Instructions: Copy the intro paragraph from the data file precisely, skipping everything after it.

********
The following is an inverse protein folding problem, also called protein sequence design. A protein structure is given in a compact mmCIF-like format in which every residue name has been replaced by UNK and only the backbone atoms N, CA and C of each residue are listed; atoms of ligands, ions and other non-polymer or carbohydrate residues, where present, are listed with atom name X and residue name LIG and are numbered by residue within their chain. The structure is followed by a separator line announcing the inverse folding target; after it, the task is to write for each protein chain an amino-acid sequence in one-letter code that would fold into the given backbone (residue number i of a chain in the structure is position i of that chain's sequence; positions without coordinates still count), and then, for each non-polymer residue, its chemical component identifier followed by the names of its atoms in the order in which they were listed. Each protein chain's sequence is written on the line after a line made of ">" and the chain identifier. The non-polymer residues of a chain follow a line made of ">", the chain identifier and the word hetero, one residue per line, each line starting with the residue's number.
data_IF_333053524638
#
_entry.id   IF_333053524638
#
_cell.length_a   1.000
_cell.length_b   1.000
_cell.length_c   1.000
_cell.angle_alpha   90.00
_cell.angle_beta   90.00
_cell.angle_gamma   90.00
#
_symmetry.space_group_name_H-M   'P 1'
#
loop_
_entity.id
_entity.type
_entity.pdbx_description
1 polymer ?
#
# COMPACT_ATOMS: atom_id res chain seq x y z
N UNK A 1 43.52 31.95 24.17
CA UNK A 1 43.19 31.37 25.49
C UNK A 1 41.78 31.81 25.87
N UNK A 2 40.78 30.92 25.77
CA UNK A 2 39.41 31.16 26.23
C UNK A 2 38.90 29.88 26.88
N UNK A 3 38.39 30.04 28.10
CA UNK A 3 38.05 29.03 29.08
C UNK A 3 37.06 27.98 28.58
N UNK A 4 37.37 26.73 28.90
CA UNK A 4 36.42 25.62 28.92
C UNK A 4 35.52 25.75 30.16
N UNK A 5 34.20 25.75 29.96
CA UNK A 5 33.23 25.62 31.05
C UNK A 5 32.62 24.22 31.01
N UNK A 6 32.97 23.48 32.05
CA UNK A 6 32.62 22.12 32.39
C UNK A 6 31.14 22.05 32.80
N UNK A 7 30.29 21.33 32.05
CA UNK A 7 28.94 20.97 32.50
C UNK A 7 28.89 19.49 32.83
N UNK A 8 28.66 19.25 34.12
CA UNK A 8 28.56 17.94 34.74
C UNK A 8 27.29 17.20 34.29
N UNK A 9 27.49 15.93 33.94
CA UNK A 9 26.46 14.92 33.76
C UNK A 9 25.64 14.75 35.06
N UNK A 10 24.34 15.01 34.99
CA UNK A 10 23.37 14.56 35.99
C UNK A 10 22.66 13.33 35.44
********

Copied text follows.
The following is an inverse protein folding problem, also called protein sequence design. A protein structure is given in a compact mmCIF-like format in which every residue name has been replaced by UNK and only the backbone atoms N, CA and C of each residue are listed; atoms of ligands, ions and other non-polymer or carbohydrate residues, where present, are listed with atom name X and residue name LIG and are numbered by residue within their chain. The structure is followed by a separator line announcing the inverse folding target; after it, the task is to write for each protein chain an amino-acid sequence in one-letter code that would fold into the given backbone (residue number i of a chain in the structure is position i of that chain's sequence; positions without coordinates still count), and then, for each non-polymer residue, its chemical component identifier followed by the names of its atoms in the order in which they were listed. Each protein chain's sequence is written on the line after a line made of ">" and the chain identifier. The non-polymer residues of a chain follow a line made of ">", the chain identifier and the word hetero, one residue per line, each line starting with the residue's number.